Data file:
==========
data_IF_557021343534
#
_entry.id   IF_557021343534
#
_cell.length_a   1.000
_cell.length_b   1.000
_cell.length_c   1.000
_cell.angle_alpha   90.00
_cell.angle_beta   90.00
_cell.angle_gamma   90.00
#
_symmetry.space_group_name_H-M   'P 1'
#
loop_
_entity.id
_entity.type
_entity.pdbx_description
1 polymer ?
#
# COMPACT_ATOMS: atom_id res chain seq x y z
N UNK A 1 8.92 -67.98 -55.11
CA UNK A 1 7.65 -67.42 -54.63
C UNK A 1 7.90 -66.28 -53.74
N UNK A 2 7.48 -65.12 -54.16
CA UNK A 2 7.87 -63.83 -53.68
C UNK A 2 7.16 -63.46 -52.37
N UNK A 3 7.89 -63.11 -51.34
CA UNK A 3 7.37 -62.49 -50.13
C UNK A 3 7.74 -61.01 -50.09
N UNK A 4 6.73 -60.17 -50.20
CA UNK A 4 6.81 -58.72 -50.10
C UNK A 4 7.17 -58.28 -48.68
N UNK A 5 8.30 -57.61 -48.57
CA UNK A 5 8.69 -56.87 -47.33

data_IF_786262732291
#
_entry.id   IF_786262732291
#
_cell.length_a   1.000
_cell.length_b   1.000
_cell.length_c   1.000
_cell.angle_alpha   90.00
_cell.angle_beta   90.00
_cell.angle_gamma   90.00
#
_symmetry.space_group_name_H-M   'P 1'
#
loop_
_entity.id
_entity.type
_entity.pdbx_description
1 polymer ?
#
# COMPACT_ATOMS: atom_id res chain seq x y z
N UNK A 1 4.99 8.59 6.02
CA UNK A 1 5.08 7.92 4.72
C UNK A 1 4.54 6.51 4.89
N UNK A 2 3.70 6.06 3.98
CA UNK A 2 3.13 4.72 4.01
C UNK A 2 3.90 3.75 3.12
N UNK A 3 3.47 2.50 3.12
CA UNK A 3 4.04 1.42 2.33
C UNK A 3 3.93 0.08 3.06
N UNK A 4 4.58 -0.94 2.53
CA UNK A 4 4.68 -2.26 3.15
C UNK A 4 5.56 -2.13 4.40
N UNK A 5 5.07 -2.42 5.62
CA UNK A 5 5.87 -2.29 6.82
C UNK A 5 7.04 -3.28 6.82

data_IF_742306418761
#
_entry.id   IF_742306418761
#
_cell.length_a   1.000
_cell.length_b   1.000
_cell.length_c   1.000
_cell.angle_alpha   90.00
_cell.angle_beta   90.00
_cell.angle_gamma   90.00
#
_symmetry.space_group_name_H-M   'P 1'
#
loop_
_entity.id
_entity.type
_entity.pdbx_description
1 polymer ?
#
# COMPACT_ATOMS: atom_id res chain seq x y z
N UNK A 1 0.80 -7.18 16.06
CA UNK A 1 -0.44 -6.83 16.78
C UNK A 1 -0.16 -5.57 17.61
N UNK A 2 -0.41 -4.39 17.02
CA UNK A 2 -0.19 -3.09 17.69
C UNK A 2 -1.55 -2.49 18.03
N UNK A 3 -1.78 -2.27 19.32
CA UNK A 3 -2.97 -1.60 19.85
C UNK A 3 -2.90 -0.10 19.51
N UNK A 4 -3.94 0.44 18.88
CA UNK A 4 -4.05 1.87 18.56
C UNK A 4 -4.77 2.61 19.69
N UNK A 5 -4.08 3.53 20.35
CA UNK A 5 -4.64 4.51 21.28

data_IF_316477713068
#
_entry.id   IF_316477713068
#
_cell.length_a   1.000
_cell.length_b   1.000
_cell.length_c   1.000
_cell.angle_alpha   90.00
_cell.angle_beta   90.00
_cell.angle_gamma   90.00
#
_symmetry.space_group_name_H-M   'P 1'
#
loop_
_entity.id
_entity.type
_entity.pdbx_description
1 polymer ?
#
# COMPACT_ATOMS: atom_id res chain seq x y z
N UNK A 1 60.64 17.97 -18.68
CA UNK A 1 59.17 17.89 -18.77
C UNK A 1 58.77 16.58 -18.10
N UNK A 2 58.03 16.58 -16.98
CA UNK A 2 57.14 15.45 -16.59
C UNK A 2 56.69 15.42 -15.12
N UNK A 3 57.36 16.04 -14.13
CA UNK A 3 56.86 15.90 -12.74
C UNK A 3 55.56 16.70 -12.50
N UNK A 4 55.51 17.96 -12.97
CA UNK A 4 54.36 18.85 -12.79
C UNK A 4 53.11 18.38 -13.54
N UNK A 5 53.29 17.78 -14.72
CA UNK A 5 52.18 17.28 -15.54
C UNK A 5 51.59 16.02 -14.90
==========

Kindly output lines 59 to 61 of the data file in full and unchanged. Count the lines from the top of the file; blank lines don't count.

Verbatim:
CA UNK A 2 3.13 4.72 4.01
C UNK A 2 3.90 3.75 3.12
N UNK A 3 3.47 2.50 3.12